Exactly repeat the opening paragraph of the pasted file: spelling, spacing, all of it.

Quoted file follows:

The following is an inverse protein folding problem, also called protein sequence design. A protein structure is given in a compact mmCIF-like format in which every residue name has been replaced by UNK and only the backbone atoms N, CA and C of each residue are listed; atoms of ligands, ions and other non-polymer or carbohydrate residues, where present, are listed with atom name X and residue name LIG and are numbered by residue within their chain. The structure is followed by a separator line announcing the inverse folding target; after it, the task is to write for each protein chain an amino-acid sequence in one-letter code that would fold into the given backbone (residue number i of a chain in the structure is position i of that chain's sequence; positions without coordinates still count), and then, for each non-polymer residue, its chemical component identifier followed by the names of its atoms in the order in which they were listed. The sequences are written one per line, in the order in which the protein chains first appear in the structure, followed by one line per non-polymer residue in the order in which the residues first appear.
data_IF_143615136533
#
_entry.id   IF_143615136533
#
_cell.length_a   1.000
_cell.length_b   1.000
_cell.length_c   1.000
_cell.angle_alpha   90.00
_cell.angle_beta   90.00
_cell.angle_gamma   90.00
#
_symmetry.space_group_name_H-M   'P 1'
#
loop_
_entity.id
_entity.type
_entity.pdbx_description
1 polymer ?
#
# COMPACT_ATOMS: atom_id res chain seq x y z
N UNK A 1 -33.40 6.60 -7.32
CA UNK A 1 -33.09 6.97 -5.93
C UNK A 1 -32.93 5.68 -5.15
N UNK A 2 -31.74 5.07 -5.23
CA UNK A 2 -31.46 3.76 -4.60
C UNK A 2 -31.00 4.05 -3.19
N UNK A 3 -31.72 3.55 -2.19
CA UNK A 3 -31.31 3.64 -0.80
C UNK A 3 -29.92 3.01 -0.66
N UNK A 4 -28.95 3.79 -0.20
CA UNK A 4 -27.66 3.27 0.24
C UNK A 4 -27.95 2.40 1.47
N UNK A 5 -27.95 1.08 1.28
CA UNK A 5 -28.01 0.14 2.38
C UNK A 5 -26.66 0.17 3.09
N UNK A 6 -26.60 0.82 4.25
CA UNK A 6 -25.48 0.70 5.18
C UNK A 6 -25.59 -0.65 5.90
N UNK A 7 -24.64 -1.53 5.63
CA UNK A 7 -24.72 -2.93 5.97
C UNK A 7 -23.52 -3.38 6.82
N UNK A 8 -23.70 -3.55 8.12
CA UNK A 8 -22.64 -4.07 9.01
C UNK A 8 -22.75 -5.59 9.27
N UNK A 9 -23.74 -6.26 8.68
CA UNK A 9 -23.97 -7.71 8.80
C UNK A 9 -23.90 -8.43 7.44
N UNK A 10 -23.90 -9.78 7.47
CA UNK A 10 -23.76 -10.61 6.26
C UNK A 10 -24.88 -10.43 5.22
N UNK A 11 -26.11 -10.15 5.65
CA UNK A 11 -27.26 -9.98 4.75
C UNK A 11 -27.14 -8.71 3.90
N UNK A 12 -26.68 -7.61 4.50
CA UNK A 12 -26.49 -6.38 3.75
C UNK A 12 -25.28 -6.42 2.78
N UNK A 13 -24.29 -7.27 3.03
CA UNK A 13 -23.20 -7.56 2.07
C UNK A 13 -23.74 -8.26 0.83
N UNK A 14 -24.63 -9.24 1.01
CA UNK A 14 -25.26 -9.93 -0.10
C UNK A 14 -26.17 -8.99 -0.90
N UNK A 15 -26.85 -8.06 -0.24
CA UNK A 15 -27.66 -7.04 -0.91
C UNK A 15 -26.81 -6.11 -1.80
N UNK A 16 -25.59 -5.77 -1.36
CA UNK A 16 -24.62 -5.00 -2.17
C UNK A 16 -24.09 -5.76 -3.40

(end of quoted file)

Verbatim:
The following is an inverse protein folding problem, also called protein sequence design. A protein structure is given in a compact mmCIF-like format in which every residue name has been replaced by UNK and only the backbone atoms N, CA and C of each residue are listed; atoms of ligands, ions and other non-polymer or carbohydrate residues, where present, are listed with atom name X and residue name LIG and are numbered by residue within their chain. The structure is followed by a separator line announcing the inverse folding target; after it, the task is to write for each protein chain an amino-acid sequence in one-letter code that would fold into the given backbone (residue number i of a chain in the structure is position i of that chain's sequence; positions without coordinates still count), and then, for each non-polymer residue, its chemical component identifier followed by the names of its atoms in the order in which they were listed. The sequences are written one per line, in the order in which the protein chains first appear in the structure, followed by one line per non-polymer residue in the order in which the residues first appear.